J.W.F. Beaumont, C.J.
1. These are applications in revision in which eight accused were convicted of an offence under Section 17(1) of the Criminal Law Amendment Act of 1908.
2. The accused do not dispute that they were members of a procession which was proceeding along a street in Bombay on October 16. Their case is that the procession was of a religious character and not of a political character.
3. The way the case is put against them is that by a notification in the Official Gazette the Akhil Bharat Prabhat Feri Sangha was declared an unlawful association, and that one of its objects--as far as I know its only object--was to control processions of a political character which took place in the early mornings, and that the procession of which the accused were members was, in fact, of a political character, and that therefore the persons taking part in it were assisting the operations of the unlawful association, the Akhil Bharat Prabhat Feri Sangha, and thus committing an offence under the said section.
4. It is proved that the procession, of which the accused were members, was carrying a national flag and cymbals, and that at the time of arrest the members of the procession were singing the first line of a song, which is Ex. C. The first line of the song is 'The sun of liberty has arisen on the horizon'. There is nothing in that line to which exception can be taken, but I think we must assume that the procession intended to complete the song. The rest of the song is in terms a hymn of praise to the Sun, but it seems to me to have political references of an allegorical character, for instance, 'The redness of revolution is appearing on the lotus like face of the East', and it refers to 'the pranks of the demons', which the learned Chief Presidency Magistrate thinks has reference to the rule of the British, though I am not sure that the rule of the British in India, whatever views one may hold about it, can fairly be described as a 'prank'. I think, however, that anybody reading the song cannot fail to see that it has an allegorical meaning and appears to favour revolution, though it does not advocate any particular acts of a revolutionary character.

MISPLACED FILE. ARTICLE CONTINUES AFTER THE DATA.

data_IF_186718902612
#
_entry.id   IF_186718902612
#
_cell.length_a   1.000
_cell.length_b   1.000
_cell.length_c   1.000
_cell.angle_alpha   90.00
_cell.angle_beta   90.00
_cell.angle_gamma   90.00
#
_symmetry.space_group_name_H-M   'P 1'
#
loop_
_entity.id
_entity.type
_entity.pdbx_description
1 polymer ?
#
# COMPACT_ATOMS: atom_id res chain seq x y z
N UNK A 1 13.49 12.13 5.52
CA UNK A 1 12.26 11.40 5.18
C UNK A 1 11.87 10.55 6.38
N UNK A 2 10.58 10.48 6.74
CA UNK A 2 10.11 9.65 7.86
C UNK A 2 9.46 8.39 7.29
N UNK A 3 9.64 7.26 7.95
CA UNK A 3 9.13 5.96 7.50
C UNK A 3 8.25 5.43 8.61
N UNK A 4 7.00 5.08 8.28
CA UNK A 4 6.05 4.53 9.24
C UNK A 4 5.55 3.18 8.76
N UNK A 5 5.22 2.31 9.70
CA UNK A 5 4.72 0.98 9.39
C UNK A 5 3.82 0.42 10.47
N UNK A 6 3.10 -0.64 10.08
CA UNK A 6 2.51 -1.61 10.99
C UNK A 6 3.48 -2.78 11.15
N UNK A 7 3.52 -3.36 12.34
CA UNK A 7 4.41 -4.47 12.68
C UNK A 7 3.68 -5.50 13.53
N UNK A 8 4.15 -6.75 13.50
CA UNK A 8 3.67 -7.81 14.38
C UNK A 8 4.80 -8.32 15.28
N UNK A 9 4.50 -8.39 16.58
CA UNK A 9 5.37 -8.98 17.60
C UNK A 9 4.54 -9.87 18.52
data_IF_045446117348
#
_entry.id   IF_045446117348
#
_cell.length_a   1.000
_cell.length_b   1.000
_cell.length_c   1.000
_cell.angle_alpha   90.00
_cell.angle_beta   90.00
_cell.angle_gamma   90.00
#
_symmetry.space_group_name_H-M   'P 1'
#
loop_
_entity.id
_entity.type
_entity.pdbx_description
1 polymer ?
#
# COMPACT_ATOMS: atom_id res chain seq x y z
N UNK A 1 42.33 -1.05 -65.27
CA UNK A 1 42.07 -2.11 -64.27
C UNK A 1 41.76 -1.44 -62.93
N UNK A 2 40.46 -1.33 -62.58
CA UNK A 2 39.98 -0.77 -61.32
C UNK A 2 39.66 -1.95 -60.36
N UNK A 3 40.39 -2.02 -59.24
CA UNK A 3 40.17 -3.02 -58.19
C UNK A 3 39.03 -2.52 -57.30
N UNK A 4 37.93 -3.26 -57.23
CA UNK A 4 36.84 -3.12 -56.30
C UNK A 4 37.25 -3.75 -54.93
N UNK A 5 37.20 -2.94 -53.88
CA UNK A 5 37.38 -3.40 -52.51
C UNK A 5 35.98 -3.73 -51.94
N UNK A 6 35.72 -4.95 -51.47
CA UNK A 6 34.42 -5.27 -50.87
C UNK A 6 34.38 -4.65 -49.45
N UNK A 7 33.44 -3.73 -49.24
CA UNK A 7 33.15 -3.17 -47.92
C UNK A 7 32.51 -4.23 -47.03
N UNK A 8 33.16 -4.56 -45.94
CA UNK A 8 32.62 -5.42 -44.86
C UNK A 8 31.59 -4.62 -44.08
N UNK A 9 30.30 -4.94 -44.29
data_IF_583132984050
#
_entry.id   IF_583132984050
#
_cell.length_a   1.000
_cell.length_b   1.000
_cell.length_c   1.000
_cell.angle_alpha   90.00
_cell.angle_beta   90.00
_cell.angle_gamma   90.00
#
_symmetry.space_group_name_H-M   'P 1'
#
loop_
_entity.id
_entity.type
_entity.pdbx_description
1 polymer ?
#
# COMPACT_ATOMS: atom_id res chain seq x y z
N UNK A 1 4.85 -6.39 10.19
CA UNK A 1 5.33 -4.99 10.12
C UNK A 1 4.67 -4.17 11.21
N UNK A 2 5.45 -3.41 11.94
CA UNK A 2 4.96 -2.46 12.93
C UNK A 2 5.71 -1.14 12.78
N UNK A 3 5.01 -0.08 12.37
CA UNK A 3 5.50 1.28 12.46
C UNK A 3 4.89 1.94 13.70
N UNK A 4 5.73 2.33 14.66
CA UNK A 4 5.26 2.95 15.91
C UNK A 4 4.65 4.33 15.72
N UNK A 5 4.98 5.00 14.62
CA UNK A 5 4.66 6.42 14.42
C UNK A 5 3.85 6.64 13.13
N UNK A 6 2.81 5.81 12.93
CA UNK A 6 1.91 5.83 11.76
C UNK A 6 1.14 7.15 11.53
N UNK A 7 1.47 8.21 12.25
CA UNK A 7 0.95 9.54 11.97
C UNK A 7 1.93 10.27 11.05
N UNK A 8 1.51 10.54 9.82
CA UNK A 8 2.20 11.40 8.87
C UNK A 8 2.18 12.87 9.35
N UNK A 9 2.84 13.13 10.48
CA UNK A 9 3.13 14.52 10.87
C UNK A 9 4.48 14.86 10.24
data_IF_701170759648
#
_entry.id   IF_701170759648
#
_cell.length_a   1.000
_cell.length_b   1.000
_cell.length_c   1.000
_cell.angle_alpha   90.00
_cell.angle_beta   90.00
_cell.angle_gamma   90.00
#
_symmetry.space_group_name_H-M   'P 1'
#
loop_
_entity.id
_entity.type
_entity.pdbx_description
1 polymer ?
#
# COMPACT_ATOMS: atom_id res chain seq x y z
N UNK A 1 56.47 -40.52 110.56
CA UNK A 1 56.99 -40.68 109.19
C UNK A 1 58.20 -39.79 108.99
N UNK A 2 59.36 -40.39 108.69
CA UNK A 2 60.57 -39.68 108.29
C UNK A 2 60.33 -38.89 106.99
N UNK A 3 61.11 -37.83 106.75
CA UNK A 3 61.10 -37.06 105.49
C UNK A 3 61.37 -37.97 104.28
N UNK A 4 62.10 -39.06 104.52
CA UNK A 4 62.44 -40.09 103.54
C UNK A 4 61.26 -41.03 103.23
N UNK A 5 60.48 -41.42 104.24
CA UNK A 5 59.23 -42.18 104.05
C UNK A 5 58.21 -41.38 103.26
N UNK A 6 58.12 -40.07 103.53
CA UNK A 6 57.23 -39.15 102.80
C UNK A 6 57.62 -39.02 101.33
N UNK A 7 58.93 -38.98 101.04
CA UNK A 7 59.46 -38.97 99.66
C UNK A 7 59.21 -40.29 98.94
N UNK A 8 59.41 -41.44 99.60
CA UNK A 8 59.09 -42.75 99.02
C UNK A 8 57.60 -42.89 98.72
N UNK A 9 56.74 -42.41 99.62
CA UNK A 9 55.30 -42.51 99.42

5. I think that the accused's contention that the procession was of a religious character is not borne out by the evidence and that they come within our ruling in Emperor v. Gangubai (1930) 33 Bom. L.R. 319, and that their conduct in taking part in this procession is sufficiently connected with the activities of the Akhil Bharat Frabhat Feri Sangha to justify the learned Magistrate in having drawn an inference that they were in fact intending to assist in the operations of that association. There is some evidence that the association was continuing to function after it had been declared unlawful. I think that the convictions were justified, but I think the sentences passed erred somewhat on the side of severity, because I am not satisfied that these accused really appreciated fully that they were committing a breach of the law. I take that into account, and as they have already been imprisoned for nearly six weeks since their conviction, I think the justice of the case will be met by reducing the sentences of imprisonment to the periods already served, and reducing the fines on accused Nos. 1 and 2 from Rs. 100 to Rs. 30 and remitting the fines in the other cases, in default of payment of fines fifteen days' rigorous imprisonment. We, therefore, vary the order to that extent.
6. I agree with the judgment just pronounced by the learned Chief Justice.